By Genevieve A. Suzuki
Everyone has a circle of individuals who have a serious effect on their lives. If you’re lucky, you’re like me and have at least one Gregg Abe in that group.
Mr. Abe was my high school band teacher from the middle of my junior year through graduation.
During high school, band gave me a place to belong. I loved the camaraderie and the concerts for our communities. It was everything to me and helped me get through the angst of my teen years.
I remember when I first called Mr. Abe to ask him if he could help me move to Roosevelt High School so I could play in his band. His stellar reputation as a band teacher convinced me he could help me grow as a musician.
Pardon me while I break my arm patting myself on the back: I was right. In fact, Mr. Abe continues to help me and my classmates grow decades later, not just as musicians, but as people.
Thanks to social media, many of us are still in touch with Mr. Abe. We follow his posts about the new marching band seasons, his induction into Bandworld’s Legion of Honor, and Roosevelt High School Symphonic Band’s triumphant performance this year at Carnegie Hall.
The other day, however, Mr. Abe became a viral sensation for something other than his musical skills.
A week ago, I was tagged with fellow classmates, on a video post by “Caught in Providence,” a courtroom reality show in which people have their traffic and parking cases and criminal arraignments heard in Providence Municipal Court by Chief Municipal Judge Frank Caprio. The tagged video was labeled “Hawaii Loves Veterans.”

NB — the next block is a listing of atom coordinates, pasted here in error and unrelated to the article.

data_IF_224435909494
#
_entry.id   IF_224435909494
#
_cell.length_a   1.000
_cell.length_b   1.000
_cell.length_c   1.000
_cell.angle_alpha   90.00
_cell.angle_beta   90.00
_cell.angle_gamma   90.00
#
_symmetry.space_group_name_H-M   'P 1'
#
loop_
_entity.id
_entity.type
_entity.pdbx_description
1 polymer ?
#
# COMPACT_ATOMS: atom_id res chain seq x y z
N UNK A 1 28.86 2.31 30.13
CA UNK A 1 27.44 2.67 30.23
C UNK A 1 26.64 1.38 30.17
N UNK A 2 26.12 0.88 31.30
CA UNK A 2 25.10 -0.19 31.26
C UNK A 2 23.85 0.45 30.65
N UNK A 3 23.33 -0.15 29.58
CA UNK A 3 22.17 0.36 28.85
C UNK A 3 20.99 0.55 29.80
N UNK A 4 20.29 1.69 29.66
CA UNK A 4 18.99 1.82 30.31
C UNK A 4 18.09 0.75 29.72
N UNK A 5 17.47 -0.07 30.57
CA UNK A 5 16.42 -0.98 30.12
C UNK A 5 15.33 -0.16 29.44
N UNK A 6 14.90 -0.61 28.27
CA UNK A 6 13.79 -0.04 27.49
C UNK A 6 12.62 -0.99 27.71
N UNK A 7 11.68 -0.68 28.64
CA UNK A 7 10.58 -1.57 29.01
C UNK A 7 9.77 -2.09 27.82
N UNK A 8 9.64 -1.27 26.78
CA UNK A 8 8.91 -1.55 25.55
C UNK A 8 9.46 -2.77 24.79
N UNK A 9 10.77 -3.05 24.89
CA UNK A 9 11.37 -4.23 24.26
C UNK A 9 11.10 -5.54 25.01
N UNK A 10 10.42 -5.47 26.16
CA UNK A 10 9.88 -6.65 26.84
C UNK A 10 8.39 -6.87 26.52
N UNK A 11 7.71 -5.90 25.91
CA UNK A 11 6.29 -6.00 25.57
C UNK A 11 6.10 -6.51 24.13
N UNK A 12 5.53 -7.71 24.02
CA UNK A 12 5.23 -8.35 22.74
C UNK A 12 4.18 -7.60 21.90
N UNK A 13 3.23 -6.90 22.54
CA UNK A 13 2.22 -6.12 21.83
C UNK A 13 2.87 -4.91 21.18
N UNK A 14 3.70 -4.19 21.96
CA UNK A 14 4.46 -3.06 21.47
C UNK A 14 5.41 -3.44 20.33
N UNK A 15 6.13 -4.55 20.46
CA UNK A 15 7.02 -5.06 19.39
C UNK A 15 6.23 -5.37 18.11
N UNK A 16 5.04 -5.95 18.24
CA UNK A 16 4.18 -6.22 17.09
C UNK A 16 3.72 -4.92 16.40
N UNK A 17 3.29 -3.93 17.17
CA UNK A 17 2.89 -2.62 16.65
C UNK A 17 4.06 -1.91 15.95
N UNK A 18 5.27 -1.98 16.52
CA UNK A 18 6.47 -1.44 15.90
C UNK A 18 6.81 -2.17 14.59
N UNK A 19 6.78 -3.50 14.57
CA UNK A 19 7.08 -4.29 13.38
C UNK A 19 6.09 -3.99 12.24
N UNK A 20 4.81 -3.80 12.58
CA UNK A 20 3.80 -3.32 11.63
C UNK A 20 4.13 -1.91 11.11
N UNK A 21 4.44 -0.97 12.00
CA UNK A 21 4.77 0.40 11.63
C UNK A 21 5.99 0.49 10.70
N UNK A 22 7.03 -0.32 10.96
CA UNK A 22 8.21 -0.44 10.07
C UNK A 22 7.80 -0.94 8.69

Apparently, Judge Caprio received a letter from a “Gregg Abe,” a band teacher at Roosevelt High School in Honolulu, Hawaii. Mr. Abe had sent a $30 check to the court to help out a veteran who could use the assistance. Judge Caprio applied the money toward a Vietnam War vet who had run a red light after receiving treatment at the local VA. Mr. Abe was motivated to help by his desire to honor his father’s service in the military during World War II.
Before declining to charge the vet, the judge read a part of Mr. Abe’s letter: “Every chance I get, I always thank every veteran that I see. At times, I even pay for their meals anonymously,” wrote Mr. Abe in a letter he never believed would see the light of day, much less hundreds of thousands of views.
“We’re gonna honor [Mr. Abe] by charging you $30 court costs,” said Judge Caprio. “We’re gonna use Mr. Abe’s check to honor him and his father’s service in the court.”
When I called Mr. Abe to discuss his new fame, he said he was embarrassed about the attention. “I didn’t think they were going to read the letter on air. It was something so small, just a token of appreciation for what vets have done,” he said.
Mr. Abe further explained his actions by telling me he never got to tell his dad how much he admired him for serving his country during World War II, a time when Japanese Americans had been declared enemies of the state. His father, Charles Sadaichi Abe, had served in the U.S. Army’s 442nd Regimental Combat Team’s F Company.
“My dad never wanted to talk about it so it just kind of went unsaid. I wish I had told him how much I appreciated his service before he died [in 2007],” Mr. Abe said.
Since the senior Abe’s death, his son, Gregg, has been trying to honor his dad’s memory with small acts of gratitude. Picking up the tab here, a letter to a traffic court there, Mr. Abe has likely already surpassed what most of us would deem sufficient thanks. I told him I believe his dad knows about his good work and that in itself is the highest commendation for a father.
Mr. Abe has always been a teacher who leads by doing so let’s take a lesson from his playbook and remember to thank our veterans and service people for their willingness to sacrifice their lives for our own. We don’t have to wait for Memorial Day or Veterans Day to celebrate the brave men and women who fight for our rights as Americans.
— Genevieve A. Suzuki is a local attorney who lives and works in La Mesa.